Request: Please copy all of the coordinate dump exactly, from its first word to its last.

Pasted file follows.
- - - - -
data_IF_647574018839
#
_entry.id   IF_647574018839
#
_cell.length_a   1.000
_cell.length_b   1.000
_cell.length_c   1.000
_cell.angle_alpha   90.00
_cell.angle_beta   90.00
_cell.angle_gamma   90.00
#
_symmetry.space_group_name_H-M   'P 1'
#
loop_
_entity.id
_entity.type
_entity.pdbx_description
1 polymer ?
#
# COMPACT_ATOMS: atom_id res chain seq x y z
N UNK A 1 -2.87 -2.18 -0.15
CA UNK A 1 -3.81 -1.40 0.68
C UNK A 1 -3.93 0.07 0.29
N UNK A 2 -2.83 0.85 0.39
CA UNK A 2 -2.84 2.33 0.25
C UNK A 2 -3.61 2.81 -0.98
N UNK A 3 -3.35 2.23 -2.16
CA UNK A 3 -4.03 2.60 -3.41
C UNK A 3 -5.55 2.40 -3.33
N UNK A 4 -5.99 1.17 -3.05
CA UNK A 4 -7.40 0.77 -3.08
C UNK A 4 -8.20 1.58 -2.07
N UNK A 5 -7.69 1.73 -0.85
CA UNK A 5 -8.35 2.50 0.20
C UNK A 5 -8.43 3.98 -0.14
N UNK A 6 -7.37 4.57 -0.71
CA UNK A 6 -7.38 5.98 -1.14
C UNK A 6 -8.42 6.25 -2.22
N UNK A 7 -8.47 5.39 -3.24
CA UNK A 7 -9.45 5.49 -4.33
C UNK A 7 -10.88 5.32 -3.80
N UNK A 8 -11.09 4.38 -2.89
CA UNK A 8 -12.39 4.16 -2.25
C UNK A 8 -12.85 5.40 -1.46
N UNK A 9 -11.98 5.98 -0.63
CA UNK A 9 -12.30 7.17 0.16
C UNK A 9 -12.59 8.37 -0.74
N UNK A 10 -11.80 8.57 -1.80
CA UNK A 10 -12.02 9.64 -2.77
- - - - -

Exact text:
data_IF_647574018839
#
_entry.id   IF_647574018839
#
_cell.length_a   1.000
_cell.length_b   1.000
_cell.length_c   1.000
_cell.angle_alpha   90.00
_cell.angle_beta   90.00
_cell.angle_gamma   90.00
#
_symmetry.space_group_name_H-M   'P 1'
#
loop_
_entity.id
_entity.type
_entity.pdbx_description
1 polymer ?
#
# COMPACT_ATOMS: atom_id res chain seq x y z
N UNK A 1 -2.87 -2.18 -0.15
CA UNK A 1 -3.81 -1.40 0.68
C UNK A 1 -3.93 0.07 0.29
N UNK A 2 -2.83 0.85 0.39
CA UNK A 2 -2.84 2.33 0.25
C UNK A 2 -3.61 2.81 -0.98
N UNK A 3 -3.35 2.23 -2.16
CA UNK A 3 -4.03 2.60 -3.41
C UNK A 3 -5.55 2.40 -3.33
N UNK A 4 -5.99 1.17 -3.05
CA UNK A 4 -7.40 0.77 -3.08
C UNK A 4 -8.20 1.58 -2.07
N UNK A 5 -7.69 1.73 -0.85
CA UNK A 5 -8.35 2.50 0.20
C UNK A 5 -8.43 3.98 -0.14
N UNK A 6 -7.37 4.57 -0.71
CA UNK A 6 -7.38 5.98 -1.14
C UNK A 6 -8.42 6.25 -2.22
N UNK A 7 -8.47 5.39 -3.24
CA UNK A 7 -9.45 5.49 -4.33
C UNK A 7 -10.88 5.32 -3.80
N UNK A 8 -11.09 4.38 -2.89
CA UNK A 8 -12.39 4.16 -2.25
C UNK A 8 -12.85 5.40 -1.46
N UNK A 9 -11.98 5.98 -0.63
CA UNK A 9 -12.30 7.17 0.16
C UNK A 9 -12.59 8.37 -0.74
N UNK A 10 -11.80 8.57 -1.80
CA UNK A 10 -12.02 9.64 -2.77